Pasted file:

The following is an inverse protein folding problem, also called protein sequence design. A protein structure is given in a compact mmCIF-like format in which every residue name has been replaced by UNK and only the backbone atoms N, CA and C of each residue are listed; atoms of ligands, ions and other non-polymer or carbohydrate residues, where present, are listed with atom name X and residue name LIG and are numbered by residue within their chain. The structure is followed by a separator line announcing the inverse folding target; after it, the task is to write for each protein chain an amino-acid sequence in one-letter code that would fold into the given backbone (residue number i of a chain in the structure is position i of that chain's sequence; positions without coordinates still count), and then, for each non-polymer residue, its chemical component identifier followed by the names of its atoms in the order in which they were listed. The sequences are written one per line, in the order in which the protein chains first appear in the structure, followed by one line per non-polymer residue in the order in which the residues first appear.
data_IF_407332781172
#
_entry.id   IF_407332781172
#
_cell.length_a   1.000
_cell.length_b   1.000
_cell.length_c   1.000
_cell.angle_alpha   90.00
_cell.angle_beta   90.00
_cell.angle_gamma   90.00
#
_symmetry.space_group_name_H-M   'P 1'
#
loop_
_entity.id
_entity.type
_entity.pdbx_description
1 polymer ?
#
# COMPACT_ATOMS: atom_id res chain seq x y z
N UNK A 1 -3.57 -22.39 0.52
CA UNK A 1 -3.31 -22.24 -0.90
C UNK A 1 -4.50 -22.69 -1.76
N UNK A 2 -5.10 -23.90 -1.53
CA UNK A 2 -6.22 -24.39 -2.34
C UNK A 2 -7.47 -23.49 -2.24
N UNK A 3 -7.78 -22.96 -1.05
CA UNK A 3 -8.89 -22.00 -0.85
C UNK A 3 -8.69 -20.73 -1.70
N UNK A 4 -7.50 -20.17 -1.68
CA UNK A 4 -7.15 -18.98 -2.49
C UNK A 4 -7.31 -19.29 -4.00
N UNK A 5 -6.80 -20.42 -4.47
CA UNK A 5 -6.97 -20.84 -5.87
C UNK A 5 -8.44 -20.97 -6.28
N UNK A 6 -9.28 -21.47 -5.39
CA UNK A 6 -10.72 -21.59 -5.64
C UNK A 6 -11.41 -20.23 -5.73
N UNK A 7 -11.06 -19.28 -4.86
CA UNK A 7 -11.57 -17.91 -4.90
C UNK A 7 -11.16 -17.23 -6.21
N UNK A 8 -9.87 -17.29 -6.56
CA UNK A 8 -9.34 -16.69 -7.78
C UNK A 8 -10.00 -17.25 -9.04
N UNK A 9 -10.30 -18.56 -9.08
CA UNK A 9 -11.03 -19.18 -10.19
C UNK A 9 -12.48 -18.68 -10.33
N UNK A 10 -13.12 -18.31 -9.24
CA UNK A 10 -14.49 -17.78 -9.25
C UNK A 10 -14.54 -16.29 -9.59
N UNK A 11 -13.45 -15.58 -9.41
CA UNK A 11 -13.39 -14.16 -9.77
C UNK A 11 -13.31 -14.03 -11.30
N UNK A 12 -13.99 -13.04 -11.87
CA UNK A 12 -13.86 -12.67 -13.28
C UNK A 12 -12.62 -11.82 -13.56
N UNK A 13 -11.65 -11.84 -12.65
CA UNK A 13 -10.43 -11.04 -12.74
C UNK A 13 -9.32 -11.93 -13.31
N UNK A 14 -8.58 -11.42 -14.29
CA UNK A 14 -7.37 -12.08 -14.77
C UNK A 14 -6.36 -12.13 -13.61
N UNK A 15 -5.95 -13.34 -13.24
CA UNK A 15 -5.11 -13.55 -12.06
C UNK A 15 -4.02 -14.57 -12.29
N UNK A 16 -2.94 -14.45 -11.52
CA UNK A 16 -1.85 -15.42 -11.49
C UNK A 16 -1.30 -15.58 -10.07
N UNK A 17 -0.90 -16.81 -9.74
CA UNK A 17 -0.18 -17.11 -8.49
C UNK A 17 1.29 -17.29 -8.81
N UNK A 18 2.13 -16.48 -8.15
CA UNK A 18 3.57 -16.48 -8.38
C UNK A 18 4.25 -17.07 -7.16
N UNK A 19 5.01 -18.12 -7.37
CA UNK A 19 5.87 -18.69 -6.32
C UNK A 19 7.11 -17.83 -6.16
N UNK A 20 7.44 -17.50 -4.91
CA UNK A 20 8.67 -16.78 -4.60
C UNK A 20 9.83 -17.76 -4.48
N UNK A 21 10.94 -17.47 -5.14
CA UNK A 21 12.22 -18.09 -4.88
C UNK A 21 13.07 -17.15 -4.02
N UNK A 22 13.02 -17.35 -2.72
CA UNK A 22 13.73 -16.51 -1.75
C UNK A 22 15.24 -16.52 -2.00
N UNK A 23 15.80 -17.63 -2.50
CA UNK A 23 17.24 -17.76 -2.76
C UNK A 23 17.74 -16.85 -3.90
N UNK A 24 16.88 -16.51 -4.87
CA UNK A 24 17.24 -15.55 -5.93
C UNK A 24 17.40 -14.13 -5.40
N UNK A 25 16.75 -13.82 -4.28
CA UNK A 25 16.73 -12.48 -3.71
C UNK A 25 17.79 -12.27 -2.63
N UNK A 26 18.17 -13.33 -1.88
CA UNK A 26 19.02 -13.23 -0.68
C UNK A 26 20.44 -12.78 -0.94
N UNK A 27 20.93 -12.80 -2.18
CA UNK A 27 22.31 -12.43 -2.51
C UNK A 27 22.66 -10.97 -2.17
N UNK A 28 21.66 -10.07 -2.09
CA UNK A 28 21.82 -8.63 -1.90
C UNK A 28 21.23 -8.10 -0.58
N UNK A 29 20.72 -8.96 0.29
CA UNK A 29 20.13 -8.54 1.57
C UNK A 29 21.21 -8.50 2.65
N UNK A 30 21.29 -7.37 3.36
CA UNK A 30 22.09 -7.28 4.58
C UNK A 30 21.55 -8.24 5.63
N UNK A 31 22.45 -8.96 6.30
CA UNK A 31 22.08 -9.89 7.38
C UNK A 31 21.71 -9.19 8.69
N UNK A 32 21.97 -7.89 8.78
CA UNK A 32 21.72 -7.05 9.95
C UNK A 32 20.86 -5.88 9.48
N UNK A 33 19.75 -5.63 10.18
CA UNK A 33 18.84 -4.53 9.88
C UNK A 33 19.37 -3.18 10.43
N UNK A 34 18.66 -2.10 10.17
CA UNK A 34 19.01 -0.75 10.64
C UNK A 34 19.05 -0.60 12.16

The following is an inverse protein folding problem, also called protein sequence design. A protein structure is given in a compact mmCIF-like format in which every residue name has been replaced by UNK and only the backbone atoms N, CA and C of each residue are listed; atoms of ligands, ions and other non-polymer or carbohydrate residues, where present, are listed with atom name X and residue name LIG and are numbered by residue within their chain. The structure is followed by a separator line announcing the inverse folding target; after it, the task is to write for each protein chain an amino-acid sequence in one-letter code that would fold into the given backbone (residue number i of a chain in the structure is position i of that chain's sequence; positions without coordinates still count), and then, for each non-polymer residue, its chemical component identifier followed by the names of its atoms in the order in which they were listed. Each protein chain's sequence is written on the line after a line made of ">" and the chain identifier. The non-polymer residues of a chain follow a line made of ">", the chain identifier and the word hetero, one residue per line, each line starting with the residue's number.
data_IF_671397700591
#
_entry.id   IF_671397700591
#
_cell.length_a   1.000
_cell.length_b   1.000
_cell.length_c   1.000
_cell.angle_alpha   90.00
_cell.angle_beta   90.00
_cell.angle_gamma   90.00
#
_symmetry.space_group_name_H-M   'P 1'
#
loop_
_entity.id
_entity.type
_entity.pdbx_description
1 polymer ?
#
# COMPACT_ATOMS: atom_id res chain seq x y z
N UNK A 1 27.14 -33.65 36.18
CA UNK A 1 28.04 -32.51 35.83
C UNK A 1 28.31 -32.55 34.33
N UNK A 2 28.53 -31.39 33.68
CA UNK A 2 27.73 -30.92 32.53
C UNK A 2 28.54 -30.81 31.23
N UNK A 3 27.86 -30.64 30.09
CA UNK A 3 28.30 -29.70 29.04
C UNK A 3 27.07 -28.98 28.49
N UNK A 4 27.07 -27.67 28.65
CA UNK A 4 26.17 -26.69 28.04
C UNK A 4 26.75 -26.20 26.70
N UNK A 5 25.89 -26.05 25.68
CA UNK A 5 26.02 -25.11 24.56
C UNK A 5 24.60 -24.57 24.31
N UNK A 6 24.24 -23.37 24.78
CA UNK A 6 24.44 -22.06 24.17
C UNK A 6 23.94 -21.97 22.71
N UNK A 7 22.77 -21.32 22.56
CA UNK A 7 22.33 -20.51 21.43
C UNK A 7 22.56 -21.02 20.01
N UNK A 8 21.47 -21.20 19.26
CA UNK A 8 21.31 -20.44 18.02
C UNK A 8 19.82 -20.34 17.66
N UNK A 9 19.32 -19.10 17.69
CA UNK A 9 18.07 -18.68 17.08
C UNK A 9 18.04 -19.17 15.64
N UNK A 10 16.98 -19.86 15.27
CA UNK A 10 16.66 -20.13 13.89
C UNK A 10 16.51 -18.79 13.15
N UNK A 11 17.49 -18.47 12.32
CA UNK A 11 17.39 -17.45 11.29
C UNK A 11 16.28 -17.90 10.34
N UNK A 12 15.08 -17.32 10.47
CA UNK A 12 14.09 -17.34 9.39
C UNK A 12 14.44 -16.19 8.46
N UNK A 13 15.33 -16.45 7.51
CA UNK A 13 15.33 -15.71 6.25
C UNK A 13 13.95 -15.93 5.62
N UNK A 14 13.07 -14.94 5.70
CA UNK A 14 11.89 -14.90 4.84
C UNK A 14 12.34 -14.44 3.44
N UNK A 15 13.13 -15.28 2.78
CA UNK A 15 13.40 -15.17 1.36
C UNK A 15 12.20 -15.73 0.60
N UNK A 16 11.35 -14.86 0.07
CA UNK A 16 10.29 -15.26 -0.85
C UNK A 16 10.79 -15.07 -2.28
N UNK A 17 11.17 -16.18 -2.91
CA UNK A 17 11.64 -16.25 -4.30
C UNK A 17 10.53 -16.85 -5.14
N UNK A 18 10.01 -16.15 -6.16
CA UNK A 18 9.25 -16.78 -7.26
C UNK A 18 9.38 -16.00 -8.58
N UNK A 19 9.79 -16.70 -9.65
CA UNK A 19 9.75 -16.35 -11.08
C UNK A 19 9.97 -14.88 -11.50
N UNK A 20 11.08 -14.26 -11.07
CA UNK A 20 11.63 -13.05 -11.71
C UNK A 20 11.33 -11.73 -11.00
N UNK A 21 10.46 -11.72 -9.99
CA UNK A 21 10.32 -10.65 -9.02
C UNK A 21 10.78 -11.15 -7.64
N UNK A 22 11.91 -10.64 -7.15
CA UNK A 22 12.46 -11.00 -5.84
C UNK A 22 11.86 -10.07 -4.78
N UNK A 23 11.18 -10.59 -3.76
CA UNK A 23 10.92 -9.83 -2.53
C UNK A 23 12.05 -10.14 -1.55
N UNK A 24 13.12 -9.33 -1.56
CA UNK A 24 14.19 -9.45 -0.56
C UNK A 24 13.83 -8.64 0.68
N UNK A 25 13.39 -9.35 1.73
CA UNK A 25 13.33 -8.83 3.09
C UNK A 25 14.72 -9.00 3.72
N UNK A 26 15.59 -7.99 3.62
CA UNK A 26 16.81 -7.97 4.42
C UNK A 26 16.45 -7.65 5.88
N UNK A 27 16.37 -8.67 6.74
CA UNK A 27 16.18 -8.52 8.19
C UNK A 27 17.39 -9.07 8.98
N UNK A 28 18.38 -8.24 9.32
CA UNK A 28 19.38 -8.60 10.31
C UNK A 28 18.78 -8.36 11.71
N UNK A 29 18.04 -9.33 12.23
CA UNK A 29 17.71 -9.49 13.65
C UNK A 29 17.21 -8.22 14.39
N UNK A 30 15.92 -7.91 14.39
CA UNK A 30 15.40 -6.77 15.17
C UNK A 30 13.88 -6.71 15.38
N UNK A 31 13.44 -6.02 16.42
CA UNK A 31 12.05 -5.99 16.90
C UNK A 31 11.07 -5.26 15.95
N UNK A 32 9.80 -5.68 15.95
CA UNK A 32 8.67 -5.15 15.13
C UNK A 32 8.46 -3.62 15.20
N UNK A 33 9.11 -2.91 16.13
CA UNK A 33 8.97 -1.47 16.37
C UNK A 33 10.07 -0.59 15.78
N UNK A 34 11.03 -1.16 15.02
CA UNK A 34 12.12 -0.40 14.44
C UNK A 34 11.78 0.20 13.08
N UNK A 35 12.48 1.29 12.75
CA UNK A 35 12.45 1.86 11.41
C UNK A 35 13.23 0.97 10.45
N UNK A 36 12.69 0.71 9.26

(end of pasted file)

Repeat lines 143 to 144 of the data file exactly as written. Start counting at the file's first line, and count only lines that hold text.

#
# COMPACT_ATOMS: atom_id res chain seq x y z